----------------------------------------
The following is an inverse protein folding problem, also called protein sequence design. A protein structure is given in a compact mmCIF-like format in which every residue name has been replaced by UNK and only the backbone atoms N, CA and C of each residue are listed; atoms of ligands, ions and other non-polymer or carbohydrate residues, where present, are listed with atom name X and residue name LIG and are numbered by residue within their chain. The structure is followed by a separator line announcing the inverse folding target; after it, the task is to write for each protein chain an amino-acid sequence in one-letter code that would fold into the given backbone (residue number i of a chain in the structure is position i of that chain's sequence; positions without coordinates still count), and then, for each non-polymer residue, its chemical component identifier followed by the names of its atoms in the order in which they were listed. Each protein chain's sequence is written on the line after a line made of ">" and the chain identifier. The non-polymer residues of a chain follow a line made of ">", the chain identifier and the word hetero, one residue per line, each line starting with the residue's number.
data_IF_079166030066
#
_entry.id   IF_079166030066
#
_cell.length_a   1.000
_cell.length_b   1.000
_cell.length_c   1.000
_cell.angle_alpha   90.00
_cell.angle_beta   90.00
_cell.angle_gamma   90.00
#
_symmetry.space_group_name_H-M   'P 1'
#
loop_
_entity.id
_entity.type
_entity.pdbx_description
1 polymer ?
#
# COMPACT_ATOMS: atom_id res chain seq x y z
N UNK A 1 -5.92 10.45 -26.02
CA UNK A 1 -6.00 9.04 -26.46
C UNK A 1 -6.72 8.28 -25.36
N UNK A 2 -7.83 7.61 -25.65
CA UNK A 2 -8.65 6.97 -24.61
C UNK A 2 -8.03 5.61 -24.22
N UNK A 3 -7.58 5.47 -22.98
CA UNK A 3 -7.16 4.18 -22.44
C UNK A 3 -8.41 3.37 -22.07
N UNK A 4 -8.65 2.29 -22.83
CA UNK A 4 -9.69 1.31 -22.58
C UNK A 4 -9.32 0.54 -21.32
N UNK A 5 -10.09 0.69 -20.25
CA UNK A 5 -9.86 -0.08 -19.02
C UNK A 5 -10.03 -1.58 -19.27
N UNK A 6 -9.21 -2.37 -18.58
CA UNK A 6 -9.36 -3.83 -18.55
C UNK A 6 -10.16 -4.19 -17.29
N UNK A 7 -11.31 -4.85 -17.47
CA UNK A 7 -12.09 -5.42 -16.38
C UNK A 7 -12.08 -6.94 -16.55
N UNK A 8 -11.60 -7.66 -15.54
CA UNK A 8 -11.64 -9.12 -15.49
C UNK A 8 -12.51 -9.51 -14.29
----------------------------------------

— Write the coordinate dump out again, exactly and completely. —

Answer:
The following is an inverse protein folding problem, also called protein sequence design. A protein structure is given in a compact mmCIF-like format in which every residue name has been replaced by UNK and only the backbone atoms N, CA and C of each residue are listed; atoms of ligands, ions and other non-polymer or carbohydrate residues, where present, are listed with atom name X and residue name LIG and are numbered by residue within their chain. The structure is followed by a separator line announcing the inverse folding target; after it, the task is to write for each protein chain an amino-acid sequence in one-letter code that would fold into the given backbone (residue number i of a chain in the structure is position i of that chain's sequence; positions without coordinates still count), and then, for each non-polymer residue, its chemical component identifier followed by the names of its atoms in the order in which they were listed. Each protein chain's sequence is written on the line after a line made of ">" and the chain identifier. The non-polymer residues of a chain follow a line made of ">", the chain identifier and the word hetero, one residue per line, each line starting with the residue's number.
data_IF_079166030066
#
_entry.id   IF_079166030066
#
_cell.length_a   1.000
_cell.length_b   1.000
_cell.length_c   1.000
_cell.angle_alpha   90.00
_cell.angle_beta   90.00
_cell.angle_gamma   90.00
#
_symmetry.space_group_name_H-M   'P 1'
#
loop_
_entity.id
_entity.type
_entity.pdbx_description
1 polymer ?
#
# COMPACT_ATOMS: atom_id res chain seq x y z
N UNK A 1 -5.92 10.45 -26.02
CA UNK A 1 -6.00 9.04 -26.46
C UNK A 1 -6.72 8.28 -25.36
N UNK A 2 -7.83 7.61 -25.65
CA UNK A 2 -8.65 6.97 -24.61
C UNK A 2 -8.03 5.61 -24.22
N UNK A 3 -7.58 5.47 -22.98
CA UNK A 3 -7.16 4.18 -22.44
C UNK A 3 -8.41 3.37 -22.07
N UNK A 4 -8.65 2.29 -22.83
CA UNK A 4 -9.69 1.31 -22.58
C UNK A 4 -9.32 0.54 -21.32
N UNK A 5 -10.09 0.69 -20.25
CA UNK A 5 -9.86 -0.08 -19.02
C UNK A 5 -10.03 -1.58 -19.27
N UNK A 6 -9.21 -2.37 -18.58
CA UNK A 6 -9.36 -3.83 -18.55
C UNK A 6 -10.16 -4.19 -17.29
N UNK A 7 -11.31 -4.85 -17.47
CA UNK A 7 -12.09 -5.42 -16.38
C UNK A 7 -12.08 -6.94 -16.55
N UNK A 8 -11.60 -7.66 -15.54
CA UNK A 8 -11.64 -9.12 -15.49
C UNK A 8 -12.51 -9.51 -14.29